Titus 3:3-7

What I Have Learned Directing Challenge A

I sit on our front porch, my favorite coffee cup in hand, reading the remaining few chapters of The Bronze Bow, the last book my students are to read this year. It’s raining and almost 3:00 PM and still my boys have not come in for lunch. The grating sound of the drill rings out over the pasture and I see them by the zip line, immersed in their work, unaware of the time. Their food is laying out in the kitchen, welcoming the flies, just as their school books wait on the table for them. A read aloud I have yet to do with Thadd, Latin to go over with JP. A meeting with Addie. They are working on a new fort they are building all on their own, with their cousin Justin’s help. They’ve already set the posts and built the platform and are starting on the frame. It’s good work. Impressive craftsmanship. And they are only fourteen and twelve!

I sigh as I finish a chapter. This book is so good and I have just three chapters left to read. I don’t want it to end. It hasn’t been this way with every book I’ve taught this year, but Elizabeth George Spear is a master of her craft. How she can write! She makes me want to take up my pen again from the long neglect and writer’s block. How I will relish the conversation my students and I will have on Tuesday about this piece of historical fiction.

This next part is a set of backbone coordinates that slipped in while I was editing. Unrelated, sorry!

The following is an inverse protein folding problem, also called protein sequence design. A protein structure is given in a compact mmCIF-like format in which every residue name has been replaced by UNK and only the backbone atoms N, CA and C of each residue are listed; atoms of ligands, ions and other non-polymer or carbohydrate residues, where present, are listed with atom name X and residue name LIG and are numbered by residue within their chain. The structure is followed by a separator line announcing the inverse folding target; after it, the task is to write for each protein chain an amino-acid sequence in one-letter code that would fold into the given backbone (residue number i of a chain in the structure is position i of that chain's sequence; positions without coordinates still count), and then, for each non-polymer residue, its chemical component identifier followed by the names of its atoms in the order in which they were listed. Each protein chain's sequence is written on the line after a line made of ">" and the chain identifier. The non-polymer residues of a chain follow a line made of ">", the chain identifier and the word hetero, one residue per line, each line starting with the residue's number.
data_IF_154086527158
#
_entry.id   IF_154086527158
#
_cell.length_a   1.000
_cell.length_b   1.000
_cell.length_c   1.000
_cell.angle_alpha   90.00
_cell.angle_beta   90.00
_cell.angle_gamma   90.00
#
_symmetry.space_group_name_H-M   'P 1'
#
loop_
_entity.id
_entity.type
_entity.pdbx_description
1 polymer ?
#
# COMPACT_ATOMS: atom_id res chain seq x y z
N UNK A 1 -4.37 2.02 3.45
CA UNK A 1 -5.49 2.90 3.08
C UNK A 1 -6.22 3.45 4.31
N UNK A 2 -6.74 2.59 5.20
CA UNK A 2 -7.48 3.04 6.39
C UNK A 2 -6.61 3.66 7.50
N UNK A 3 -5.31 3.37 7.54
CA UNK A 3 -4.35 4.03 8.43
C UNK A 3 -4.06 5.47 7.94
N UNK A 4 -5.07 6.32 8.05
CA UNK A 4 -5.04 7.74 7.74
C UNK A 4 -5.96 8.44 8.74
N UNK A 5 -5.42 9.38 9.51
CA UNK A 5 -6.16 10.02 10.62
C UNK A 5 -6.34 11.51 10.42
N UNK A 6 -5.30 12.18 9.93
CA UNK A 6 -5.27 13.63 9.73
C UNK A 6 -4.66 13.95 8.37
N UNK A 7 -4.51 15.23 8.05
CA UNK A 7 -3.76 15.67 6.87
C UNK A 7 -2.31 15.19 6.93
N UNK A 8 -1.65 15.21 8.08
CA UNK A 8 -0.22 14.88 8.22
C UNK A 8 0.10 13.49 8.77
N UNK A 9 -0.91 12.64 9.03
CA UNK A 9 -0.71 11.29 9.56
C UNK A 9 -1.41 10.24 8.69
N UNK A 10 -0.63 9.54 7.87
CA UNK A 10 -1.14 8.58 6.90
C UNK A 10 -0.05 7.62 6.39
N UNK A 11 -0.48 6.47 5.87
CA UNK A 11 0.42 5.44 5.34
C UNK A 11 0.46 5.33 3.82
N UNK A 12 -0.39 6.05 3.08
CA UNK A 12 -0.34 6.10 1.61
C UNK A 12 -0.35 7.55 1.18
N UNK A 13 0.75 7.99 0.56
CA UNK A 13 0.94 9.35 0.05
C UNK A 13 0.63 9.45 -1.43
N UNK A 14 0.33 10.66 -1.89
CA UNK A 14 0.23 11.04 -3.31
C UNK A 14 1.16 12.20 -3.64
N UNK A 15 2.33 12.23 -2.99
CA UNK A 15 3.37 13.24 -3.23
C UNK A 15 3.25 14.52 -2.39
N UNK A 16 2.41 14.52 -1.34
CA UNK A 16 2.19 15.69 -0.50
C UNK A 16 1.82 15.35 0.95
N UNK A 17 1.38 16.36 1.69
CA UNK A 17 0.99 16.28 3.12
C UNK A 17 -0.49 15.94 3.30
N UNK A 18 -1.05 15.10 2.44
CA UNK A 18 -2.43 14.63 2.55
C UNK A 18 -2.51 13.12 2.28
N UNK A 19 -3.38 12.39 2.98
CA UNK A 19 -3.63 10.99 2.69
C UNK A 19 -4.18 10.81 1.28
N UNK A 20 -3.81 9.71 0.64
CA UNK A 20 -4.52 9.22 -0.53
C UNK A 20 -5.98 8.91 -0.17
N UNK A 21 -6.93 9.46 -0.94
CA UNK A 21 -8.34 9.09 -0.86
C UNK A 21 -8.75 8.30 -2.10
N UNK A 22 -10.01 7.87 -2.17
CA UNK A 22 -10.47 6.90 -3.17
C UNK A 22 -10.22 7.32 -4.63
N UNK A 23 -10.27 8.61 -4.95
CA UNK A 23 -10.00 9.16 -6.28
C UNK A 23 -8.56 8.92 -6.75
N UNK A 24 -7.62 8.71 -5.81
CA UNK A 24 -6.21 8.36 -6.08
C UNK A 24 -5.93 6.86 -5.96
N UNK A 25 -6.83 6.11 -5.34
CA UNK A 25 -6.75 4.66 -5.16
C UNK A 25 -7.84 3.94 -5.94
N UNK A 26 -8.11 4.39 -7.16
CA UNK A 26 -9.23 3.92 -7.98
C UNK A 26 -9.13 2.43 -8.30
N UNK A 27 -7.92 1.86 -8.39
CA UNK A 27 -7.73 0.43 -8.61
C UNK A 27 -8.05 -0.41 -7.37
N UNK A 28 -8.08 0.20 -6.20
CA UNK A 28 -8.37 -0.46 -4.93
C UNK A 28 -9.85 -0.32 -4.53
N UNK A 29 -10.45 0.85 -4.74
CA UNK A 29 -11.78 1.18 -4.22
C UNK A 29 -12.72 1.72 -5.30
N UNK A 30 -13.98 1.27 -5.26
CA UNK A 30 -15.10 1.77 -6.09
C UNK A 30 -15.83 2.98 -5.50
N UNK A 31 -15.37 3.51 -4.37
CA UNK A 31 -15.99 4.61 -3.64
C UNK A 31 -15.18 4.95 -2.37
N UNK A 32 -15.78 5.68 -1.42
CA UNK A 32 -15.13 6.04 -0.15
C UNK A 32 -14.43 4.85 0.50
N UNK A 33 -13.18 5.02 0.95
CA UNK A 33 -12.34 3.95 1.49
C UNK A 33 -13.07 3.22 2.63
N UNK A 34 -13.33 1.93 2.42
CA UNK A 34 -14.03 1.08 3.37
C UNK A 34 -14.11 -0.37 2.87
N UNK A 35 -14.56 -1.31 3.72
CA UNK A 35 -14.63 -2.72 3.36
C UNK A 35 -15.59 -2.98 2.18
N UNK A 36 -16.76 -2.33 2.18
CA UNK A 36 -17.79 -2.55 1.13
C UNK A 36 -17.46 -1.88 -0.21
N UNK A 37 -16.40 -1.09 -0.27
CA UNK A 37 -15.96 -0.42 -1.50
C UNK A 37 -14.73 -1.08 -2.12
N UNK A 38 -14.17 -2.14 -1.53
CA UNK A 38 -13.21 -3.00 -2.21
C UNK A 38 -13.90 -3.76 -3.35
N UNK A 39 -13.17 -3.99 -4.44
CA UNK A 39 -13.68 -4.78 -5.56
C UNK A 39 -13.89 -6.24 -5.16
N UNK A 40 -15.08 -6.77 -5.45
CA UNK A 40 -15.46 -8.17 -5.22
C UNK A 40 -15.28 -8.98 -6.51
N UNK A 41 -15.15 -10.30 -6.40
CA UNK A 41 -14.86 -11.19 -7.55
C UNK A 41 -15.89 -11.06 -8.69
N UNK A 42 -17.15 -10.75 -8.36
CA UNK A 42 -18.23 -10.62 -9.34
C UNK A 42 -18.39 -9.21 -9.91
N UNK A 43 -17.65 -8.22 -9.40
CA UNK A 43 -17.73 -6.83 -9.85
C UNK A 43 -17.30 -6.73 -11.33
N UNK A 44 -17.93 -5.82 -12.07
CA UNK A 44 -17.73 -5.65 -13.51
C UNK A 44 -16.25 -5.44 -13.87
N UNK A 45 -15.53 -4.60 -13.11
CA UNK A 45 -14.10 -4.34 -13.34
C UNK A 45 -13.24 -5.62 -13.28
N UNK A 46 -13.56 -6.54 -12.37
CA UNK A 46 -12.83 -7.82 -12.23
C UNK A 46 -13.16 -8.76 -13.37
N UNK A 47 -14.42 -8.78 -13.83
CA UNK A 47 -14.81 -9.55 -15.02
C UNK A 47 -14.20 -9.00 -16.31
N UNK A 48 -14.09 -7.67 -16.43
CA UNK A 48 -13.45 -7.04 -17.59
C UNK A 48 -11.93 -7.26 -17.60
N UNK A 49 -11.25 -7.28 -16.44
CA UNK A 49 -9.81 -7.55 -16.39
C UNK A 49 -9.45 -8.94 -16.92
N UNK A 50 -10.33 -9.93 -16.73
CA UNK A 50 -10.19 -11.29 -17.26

This year is our third year with Classical Conversations, a Christian homeschool community that meets once a week to learn and interact with other like-minded individuals. It has been my first year directing a Challenge class, which is the upper level of the community, corresponding to Junior High and High School. My class consists of six students: four boys (one of which is my own son) and two girls, aged twelve through fourteen. They have six classes, or strands as they are called, consisting of Latin, Mathematics, Exposition, Science, Reasoning, and Cartography. We meet fifteen weeks in the fall semester and fifteen weeks in the spring. The kids come to class having already completed their work for the week and we meet for an entire day on Tuesday going over each strand and having rich conversations about them. I am a facilitator, among other things, with my main objective as a director being to engage them in the art of the dialectic. I help them to sort out all they are learning and to synthesize the information so that they can be equipped to learn how to think. The content that they learn is varied and difficult: translating Latin, drawing the entire world from memory, learning the art of persuasive writing, thoroughly engaging in the scientific method through a science fair. But the things that we are learning go so much further than mere academics. These children are learning how to listen to one another, how to have respectful conversations, and how to see the work of God in every area of life.

As I come to the end of a very rewarding and challenging year, here are a few take-aways:

  1. It is possible to learn Latin as a forty year-old.
  2. Some days are better than other days. Some days the conversations seem forced and trite, while other days, I am blown away by the Spirit-led moments and integrations.
  3. Prayer is of supreme importance. In prayer we wait in expectation of what God will do in the lives of those He has entrusted us with. I can do nothing on my own, but I am completely dependent upon the Lord.
  4. Junior-highers are absolutely hilarious and in need of constant correction. Whew! What a class!
  5. Asking good questions prepares the way for fruitful conversation. I am still learning this art.